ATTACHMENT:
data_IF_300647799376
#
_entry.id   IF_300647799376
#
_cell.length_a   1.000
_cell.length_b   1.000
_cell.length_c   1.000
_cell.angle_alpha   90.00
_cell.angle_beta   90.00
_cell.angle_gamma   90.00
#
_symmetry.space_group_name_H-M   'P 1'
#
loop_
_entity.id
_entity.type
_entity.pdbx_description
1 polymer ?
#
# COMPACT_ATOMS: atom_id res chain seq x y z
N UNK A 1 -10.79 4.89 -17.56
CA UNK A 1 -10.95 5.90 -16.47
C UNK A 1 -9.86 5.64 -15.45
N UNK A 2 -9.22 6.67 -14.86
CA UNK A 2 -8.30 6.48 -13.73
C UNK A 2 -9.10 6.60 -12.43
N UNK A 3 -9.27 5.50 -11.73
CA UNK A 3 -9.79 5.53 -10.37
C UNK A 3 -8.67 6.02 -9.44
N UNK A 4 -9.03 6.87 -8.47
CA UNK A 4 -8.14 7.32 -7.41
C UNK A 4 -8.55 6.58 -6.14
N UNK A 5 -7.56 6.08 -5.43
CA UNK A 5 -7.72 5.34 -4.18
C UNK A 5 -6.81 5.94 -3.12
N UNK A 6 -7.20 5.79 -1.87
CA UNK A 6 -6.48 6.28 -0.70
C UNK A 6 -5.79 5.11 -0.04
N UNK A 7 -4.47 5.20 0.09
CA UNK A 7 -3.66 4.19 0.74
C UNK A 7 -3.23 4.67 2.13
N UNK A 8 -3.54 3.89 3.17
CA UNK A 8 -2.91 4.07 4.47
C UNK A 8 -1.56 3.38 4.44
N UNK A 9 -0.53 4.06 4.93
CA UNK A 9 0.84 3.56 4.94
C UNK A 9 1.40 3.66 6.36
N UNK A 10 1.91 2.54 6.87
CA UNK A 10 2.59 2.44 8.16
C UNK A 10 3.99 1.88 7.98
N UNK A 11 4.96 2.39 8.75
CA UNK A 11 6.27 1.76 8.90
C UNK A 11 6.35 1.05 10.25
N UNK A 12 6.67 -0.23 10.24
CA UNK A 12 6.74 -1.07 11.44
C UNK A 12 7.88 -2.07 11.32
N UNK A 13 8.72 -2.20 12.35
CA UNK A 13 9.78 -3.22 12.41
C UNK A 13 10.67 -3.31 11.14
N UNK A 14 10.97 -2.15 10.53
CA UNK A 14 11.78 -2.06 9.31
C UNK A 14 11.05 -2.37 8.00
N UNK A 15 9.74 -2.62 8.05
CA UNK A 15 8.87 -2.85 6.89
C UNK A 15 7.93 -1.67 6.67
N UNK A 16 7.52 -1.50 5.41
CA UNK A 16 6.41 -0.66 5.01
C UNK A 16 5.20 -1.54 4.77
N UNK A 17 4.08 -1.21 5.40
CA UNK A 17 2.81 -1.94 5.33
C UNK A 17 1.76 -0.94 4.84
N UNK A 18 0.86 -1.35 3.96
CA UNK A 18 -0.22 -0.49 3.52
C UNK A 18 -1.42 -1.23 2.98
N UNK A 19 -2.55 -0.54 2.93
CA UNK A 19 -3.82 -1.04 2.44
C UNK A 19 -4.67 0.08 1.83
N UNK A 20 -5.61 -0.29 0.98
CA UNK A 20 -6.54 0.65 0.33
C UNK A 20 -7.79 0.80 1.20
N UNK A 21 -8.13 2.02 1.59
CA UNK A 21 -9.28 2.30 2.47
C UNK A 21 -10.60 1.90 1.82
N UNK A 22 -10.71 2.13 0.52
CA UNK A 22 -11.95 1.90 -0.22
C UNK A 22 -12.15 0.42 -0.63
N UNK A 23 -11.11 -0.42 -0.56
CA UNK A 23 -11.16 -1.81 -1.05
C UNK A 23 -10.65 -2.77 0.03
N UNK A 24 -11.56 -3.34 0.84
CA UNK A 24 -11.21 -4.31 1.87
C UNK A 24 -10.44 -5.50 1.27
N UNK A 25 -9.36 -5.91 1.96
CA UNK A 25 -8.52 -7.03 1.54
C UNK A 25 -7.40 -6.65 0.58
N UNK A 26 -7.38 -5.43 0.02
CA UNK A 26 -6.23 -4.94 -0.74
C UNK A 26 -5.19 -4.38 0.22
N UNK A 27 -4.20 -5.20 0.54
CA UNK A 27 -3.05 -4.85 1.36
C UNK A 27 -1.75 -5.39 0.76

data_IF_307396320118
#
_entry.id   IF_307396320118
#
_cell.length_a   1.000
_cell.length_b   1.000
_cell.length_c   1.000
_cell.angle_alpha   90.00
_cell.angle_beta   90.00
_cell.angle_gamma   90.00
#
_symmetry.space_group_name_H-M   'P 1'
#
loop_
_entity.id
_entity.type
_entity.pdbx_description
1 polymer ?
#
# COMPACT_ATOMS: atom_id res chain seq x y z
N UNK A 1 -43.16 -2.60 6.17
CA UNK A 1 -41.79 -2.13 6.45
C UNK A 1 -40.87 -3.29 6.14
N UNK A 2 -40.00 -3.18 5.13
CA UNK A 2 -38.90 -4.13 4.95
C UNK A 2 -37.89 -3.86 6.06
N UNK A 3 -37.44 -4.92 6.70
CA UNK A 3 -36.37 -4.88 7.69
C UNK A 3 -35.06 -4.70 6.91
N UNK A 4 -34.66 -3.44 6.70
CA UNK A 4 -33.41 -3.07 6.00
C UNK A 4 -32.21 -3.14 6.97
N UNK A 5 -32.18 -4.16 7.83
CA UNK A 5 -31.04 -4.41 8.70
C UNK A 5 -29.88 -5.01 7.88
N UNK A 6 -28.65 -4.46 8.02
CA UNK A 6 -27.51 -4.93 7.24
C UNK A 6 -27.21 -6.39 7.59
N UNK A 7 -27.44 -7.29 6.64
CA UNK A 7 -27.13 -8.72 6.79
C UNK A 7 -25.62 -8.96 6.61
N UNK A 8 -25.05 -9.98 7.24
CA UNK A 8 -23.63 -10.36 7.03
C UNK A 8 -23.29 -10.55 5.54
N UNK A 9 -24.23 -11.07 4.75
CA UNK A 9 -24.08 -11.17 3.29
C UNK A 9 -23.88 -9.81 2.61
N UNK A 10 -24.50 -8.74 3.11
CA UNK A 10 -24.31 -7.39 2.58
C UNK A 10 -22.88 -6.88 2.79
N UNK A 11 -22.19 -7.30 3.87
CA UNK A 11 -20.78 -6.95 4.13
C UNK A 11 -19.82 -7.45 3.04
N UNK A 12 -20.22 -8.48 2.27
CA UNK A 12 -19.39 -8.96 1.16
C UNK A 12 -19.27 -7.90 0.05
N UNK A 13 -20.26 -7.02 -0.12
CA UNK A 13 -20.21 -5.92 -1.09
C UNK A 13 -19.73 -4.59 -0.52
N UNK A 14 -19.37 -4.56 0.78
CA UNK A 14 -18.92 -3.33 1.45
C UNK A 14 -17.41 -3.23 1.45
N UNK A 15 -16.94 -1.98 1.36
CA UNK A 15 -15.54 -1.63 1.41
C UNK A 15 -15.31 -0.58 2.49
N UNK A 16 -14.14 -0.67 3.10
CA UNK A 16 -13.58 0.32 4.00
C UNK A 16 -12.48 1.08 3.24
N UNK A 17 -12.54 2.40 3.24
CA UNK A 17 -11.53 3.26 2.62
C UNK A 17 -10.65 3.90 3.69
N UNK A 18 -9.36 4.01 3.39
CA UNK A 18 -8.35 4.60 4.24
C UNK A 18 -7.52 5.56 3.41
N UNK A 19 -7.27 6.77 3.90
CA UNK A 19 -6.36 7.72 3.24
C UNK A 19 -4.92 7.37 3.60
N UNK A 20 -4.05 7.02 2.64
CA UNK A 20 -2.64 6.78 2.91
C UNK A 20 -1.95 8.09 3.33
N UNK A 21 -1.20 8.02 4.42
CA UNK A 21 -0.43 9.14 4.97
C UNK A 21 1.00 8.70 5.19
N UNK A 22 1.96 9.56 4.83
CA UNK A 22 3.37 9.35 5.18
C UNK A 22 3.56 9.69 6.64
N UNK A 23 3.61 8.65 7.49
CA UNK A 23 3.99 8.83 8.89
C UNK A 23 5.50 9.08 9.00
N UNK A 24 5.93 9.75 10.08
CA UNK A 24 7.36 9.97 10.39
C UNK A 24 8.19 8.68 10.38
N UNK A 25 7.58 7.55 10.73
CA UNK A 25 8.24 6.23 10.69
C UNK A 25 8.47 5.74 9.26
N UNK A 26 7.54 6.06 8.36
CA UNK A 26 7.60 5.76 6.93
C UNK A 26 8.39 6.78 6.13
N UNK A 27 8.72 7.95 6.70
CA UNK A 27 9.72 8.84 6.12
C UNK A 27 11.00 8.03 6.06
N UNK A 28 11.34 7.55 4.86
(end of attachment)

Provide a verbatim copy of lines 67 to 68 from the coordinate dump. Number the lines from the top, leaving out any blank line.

CA UNK A 16 6.41 -0.66 5.01
C UNK A 16 5.20 -1.54 4.77